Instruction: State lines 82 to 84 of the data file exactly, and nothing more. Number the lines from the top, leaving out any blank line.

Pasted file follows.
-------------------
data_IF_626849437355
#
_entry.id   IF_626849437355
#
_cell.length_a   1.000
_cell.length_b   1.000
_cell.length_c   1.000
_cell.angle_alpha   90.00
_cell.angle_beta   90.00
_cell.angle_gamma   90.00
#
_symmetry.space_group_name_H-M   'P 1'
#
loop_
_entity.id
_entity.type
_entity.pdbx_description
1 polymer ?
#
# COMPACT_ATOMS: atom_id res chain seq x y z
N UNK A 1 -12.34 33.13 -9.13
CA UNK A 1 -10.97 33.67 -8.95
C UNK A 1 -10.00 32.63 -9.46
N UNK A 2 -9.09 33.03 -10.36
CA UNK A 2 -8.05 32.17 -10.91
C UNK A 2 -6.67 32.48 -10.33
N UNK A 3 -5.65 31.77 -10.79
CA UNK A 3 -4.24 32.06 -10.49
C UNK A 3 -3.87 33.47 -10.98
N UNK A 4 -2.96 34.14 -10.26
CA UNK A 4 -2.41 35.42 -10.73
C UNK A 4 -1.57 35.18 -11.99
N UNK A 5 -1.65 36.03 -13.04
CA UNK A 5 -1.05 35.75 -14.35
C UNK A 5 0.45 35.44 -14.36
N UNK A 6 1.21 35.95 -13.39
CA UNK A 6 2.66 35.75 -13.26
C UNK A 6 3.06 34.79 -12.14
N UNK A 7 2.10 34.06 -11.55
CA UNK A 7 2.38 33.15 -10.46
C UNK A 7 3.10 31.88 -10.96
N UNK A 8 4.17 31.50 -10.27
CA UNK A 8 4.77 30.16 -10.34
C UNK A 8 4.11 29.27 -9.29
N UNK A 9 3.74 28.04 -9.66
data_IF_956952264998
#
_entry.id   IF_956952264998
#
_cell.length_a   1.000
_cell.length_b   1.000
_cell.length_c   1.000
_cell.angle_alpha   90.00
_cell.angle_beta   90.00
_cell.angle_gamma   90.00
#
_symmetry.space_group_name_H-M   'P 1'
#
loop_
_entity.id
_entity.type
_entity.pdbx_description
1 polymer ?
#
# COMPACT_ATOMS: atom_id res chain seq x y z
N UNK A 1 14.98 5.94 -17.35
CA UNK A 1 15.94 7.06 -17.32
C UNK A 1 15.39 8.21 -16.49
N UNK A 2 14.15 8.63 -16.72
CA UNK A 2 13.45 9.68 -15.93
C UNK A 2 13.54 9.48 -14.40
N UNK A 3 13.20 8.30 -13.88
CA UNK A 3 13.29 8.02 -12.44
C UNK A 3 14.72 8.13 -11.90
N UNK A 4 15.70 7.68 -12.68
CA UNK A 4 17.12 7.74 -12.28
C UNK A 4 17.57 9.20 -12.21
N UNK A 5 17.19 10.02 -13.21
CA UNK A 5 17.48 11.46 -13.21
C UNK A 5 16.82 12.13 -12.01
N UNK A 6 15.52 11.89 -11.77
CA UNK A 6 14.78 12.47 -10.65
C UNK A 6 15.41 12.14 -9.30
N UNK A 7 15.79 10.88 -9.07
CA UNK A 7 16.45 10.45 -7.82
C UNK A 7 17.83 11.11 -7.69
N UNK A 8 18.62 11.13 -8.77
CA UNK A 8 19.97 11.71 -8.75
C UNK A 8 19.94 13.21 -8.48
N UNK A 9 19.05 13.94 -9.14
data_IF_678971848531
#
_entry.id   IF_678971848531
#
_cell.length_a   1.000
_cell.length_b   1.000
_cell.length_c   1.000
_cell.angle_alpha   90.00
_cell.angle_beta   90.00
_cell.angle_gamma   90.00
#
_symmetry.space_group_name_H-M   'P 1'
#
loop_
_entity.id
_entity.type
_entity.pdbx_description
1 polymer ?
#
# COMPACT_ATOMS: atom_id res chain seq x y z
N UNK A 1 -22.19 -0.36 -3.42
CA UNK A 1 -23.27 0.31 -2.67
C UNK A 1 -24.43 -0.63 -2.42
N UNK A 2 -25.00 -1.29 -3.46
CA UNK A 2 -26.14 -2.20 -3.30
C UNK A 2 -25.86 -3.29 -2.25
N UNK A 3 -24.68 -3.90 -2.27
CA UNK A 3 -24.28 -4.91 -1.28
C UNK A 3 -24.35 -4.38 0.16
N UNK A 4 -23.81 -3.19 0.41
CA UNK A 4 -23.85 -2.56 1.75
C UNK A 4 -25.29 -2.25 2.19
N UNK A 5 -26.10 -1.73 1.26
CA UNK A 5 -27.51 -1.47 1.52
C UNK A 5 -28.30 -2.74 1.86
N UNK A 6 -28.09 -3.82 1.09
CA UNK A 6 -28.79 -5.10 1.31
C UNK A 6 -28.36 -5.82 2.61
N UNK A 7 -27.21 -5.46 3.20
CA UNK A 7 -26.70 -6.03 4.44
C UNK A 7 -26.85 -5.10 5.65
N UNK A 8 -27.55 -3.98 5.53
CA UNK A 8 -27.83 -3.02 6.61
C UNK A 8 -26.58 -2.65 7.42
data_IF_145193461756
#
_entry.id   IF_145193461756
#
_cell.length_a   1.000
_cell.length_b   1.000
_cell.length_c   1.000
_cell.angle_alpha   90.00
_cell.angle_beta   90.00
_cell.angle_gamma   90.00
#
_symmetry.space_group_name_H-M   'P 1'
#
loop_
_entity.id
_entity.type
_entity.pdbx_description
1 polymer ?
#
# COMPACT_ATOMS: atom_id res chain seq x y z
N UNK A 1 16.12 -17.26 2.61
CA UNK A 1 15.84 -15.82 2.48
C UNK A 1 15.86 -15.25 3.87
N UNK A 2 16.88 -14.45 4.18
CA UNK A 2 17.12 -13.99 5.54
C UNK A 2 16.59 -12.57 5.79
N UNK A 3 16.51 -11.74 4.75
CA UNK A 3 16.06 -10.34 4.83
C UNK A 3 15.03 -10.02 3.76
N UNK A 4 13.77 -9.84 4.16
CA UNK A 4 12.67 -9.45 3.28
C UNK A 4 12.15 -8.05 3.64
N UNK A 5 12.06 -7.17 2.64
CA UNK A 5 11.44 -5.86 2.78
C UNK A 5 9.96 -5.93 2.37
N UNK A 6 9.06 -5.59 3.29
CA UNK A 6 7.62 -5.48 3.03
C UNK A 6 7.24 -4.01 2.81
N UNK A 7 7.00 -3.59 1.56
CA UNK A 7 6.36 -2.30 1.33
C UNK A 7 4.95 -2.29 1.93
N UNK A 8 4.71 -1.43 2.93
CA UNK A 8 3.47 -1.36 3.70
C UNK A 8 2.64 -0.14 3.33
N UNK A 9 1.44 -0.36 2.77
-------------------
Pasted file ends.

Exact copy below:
CA UNK A 6 14.78 12.47 -10.65
C UNK A 6 15.41 12.14 -9.30
N UNK A 7 15.79 10.88 -9.07